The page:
A hodgepodge on a New Year’s birthday
New Year’s Day, my birthday, 3 a.m. I sit reflecting hodgepodge-like on life and beginnings and aging and etcetera etcetera. My wife and son are all tuckled up (invented a word!) on the couch, asleep. He is spent from his day of playing and saying no and she from keeping me at bay and working her holiday fingers to the bone.
Bless them both.
Back from a New Year’s Eve party at the home of Geoffrey Wynne; his parents, Julia Hadrill and Cordell Wynne, were also there. Lots of islanders, including Kelly Santiago and Gelson Batista; here’s one of the many things I admire about those two: they are mavericks, for as I understand it, they flipped a coin to see which surname their boys would take on, leading to the excellent duo of Gabrielle Santiago and Felipe ‘Felipe’ Batista. Bless all four of them.
I set myself the task of not telling anyone there my birthday was fast approaching. I enjoy attention, yes, but it’s unseemly to court it. Truth be told I was hoping my wife would mention it, then I would get to tell my New Year’s Day birthday stories and be fawned over without looking to be needy.
But, alas, she did not.
We took chicken wings to the party but our son soon led a group of young males into the dining area and polished them off within five minutes. We left an hour or so before midnight and rang in the New Year watching Dick Clark without Dick Clark; he died last spring but his show lives on.
Here’s what I’m doing now: I’m thinking about a play I wrote called Dick Clark in a Box. It was about a family who moved to Toronto from Saskatchewan and got lost culturally. They saw in the paper that Dick Clark was visiting the city and got the idea he’d help them figure out big-city culture, he was, after all, Dick Clark. They captured him and kept him in a big box in their living-room. The play was never produced.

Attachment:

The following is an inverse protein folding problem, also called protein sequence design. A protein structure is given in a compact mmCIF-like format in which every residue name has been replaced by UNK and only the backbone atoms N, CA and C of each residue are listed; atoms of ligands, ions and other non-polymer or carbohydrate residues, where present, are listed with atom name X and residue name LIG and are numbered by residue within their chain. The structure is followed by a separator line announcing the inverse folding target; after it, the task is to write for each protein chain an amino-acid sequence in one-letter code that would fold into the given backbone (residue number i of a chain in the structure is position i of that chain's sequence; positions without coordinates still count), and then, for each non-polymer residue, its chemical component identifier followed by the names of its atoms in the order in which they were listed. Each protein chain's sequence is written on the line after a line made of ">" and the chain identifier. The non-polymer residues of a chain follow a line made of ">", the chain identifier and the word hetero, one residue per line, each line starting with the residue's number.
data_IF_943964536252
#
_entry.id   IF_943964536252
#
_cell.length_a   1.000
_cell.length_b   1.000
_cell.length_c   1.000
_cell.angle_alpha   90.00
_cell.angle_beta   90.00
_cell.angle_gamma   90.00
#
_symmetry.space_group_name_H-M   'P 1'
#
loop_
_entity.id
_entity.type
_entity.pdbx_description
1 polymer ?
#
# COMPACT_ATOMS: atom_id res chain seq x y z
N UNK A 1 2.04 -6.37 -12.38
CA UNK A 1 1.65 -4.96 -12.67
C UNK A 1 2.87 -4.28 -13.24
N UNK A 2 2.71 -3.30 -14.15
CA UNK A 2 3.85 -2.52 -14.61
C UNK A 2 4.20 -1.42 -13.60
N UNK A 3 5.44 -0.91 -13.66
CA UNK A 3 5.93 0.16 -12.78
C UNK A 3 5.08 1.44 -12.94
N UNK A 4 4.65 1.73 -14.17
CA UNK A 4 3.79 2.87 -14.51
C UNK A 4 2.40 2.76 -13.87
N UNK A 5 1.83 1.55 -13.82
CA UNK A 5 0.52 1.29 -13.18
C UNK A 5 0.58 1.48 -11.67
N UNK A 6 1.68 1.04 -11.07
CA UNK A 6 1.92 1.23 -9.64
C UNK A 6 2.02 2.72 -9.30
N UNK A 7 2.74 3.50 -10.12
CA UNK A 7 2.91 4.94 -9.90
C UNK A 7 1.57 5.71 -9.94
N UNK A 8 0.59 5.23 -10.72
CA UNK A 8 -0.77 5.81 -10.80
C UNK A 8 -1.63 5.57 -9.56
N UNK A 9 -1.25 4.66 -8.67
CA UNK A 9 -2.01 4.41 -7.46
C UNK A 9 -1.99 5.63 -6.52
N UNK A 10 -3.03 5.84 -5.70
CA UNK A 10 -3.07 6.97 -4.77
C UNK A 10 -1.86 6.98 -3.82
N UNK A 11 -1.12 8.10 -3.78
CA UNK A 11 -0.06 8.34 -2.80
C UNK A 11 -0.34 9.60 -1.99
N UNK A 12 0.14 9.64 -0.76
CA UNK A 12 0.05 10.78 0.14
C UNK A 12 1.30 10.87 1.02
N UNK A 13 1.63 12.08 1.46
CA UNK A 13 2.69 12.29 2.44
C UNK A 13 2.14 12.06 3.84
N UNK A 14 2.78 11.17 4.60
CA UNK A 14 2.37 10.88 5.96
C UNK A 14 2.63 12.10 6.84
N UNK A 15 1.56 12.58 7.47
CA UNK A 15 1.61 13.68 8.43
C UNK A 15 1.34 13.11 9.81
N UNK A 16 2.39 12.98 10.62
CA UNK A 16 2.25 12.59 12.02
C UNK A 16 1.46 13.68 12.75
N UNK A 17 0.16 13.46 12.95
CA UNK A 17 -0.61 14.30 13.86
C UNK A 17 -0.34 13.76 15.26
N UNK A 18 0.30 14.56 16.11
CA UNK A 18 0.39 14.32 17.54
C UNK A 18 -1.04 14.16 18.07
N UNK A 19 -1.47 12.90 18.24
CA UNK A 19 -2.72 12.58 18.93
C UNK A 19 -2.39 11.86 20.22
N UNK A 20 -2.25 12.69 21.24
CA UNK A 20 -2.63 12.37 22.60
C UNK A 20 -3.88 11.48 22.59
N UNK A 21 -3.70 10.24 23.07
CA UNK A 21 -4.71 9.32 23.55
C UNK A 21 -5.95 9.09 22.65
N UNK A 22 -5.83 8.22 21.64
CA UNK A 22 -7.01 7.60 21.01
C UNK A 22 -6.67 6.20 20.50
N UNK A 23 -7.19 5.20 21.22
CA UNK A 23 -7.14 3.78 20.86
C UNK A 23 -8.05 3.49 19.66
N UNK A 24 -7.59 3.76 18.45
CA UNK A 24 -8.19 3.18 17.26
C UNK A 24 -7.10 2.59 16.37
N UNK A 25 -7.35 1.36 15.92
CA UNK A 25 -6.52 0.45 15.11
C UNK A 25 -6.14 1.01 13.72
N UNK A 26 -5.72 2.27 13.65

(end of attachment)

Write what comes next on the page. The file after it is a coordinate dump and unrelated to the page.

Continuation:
Was writing it a waste of time?
The string eventually runs out, though it takes a while. I was the first baby born in the province of B.C. in the year 19-never-mind. True, picture in the paper, gifts. I often say I had my 15 seconds of fame right off the hop and it’s been downhill ever since. Mind you, I haven’t said it for years; must have become adjusted to my station in life and no longer in need of such self-deprecating remarks.
Here’s this: I’ve always wanted to be a guy who remembers things. In 2002, I did a play in Vancouver and we took it to Montreal and Ottawa: Burning Vision. I spoke about it to Ines Gigling tonight at the party. It was written by Marie Clements, a first nation playwright and, as it now turns out, a hockey mom.
A fine play, I was nominated for a Jessie but lost to a guy who performed in a tub of water (there’s theatre for ‘ya). At any rate, Ines and I talked of the play itself but it’s returned to my mind now because I cannot recall the name of the Indian restaurant in Montreal I ate at almost every night before the show, the dish I had each time I went, or even where in the city the restaurant was in.
I always wanted to be the kind of guy that could say this: “Hey, if you’re going to Montreal, try the butter chicken and kaali daal at Le Buddha Bien in the Rue de Trop Pain district. It’s mouth watering.” I have friends that can do that. It’s irritating that they can and I can’t.
Here’s a thought: who cares! You’re not that kind of a guy. You’re a forget things-kind of guy so just be that. Be the kind of guy you are. At this age, you might as well. You admire the maverick qualities of Kelly and Gelson but hey, didn’t you once buck convention by playing the drums in a penguin suit? Stop regretting! You wrote some plays that never got produced, you wrote some that did.
New years and birthdays are conventions, celebrations, they’re not real. You don’t change who you are because of the passing of a year or solve personal issues because of a birthday. It’s about continuing to continue, about resolving to simply stand and walk tall without examining every step.
Aahhh! Whatever. BE. Just be. Hello! I am. It’s a day. There’s air to be breathed. I’m here. The munchkins are sleeping there. We had good cheer and fine folk. Let’s move once more into the breach together and dance as one on the beaches. Happy Being, you lot!
It’s New Year’s Day, my birthday, past 3 a.m.